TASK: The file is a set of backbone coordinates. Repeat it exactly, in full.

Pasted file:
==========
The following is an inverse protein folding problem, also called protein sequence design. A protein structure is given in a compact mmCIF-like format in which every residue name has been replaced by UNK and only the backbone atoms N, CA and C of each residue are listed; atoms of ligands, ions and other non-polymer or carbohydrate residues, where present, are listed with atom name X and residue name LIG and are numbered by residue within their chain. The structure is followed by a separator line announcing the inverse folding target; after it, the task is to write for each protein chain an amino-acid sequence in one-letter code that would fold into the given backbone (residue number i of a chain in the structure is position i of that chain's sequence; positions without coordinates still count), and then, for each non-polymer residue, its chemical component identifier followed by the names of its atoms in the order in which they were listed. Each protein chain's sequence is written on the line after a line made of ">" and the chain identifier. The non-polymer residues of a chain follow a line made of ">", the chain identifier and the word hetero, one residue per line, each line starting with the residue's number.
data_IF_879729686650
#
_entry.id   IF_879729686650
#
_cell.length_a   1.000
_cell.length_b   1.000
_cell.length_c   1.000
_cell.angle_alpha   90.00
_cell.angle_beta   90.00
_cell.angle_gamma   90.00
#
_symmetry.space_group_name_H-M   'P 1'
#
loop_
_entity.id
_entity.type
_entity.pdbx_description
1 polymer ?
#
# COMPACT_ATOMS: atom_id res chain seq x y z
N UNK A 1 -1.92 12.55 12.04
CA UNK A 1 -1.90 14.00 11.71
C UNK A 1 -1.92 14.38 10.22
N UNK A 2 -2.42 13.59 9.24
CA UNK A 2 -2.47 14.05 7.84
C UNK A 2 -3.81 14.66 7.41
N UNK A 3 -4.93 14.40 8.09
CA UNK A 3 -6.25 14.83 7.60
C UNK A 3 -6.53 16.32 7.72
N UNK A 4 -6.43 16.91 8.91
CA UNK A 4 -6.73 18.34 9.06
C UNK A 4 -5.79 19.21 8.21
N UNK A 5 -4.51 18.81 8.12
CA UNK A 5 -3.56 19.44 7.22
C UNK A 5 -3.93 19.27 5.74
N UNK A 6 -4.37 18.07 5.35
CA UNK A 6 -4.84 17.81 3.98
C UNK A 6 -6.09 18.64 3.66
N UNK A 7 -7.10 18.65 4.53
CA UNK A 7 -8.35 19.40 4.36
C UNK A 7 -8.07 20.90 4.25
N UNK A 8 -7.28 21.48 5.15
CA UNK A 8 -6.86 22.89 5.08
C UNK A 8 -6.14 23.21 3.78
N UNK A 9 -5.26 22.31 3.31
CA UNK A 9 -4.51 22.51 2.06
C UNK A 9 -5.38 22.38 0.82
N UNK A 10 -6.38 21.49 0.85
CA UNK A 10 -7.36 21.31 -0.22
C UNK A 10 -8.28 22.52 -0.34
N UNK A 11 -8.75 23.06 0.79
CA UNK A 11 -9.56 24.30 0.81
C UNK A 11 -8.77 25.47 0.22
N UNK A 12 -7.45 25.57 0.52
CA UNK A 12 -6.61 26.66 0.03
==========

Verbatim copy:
The following is an inverse protein folding problem, also called protein sequence design. A protein structure is given in a compact mmCIF-like format in which every residue name has been replaced by UNK and only the backbone atoms N, CA and C of each residue are listed; atoms of ligands, ions and other non-polymer or carbohydrate residues, where present, are listed with atom name X and residue name LIG and are numbered by residue within their chain. The structure is followed by a separator line announcing the inverse folding target; after it, the task is to write for each protein chain an amino-acid sequence in one-letter code that would fold into the given backbone (residue number i of a chain in the structure is position i of that chain's sequence; positions without coordinates still count), and then, for each non-polymer residue, its chemical component identifier followed by the names of its atoms in the order in which they were listed. Each protein chain's sequence is written on the line after a line made of ">" and the chain identifier. The non-polymer residues of a chain follow a line made of ">", the chain identifier and the word hetero, one residue per line, each line starting with the residue's number.
data_IF_879729686650
#
_entry.id   IF_879729686650
#
_cell.length_a   1.000
_cell.length_b   1.000
_cell.length_c   1.000
_cell.angle_alpha   90.00
_cell.angle_beta   90.00
_cell.angle_gamma   90.00
#
_symmetry.space_group_name_H-M   'P 1'
#
loop_
_entity.id
_entity.type
_entity.pdbx_description
1 polymer ?
#
# COMPACT_ATOMS: atom_id res chain seq x y z
N UNK A 1 -1.92 12.55 12.04
CA UNK A 1 -1.90 14.00 11.71
C UNK A 1 -1.92 14.38 10.22
N UNK A 2 -2.42 13.59 9.24
CA UNK A 2 -2.47 14.05 7.84
C UNK A 2 -3.81 14.66 7.41
N UNK A 3 -4.93 14.40 8.09
CA UNK A 3 -6.25 14.83 7.60
C UNK A 3 -6.53 16.32 7.72
N UNK A 4 -6.43 16.91 8.91
CA UNK A 4 -6.73 18.34 9.06
C UNK A 4 -5.79 19.21 8.21
N UNK A 5 -4.51 18.81 8.12
CA UNK A 5 -3.56 19.44 7.22
C UNK A 5 -3.93 19.27 5.74
N UNK A 6 -4.37 18.07 5.35
CA UNK A 6 -4.84 17.81 3.98
C UNK A 6 -6.09 18.64 3.66
N UNK A 7 -7.10 18.65 4.53
CA UNK A 7 -8.35 19.40 4.36
C UNK A 7 -8.07 20.90 4.25
N UNK A 8 -7.28 21.48 5.15
CA UNK A 8 -6.86 22.89 5.08
C UNK A 8 -6.14 23.21 3.78
N UNK A 9 -5.26 22.31 3.31
CA UNK A 9 -4.51 22.51 2.06
C UNK A 9 -5.38 22.38 0.82
N UNK A 10 -6.38 21.49 0.85
CA UNK A 10 -7.36 21.31 -0.22
C UNK A 10 -8.28 22.52 -0.34
N UNK A 11 -8.75 23.06 0.79
CA UNK A 11 -9.56 24.30 0.81
C UNK A 11 -8.77 25.47 0.22
N UNK A 12 -7.45 25.57 0.52
CA UNK A 12 -6.61 26.66 0.03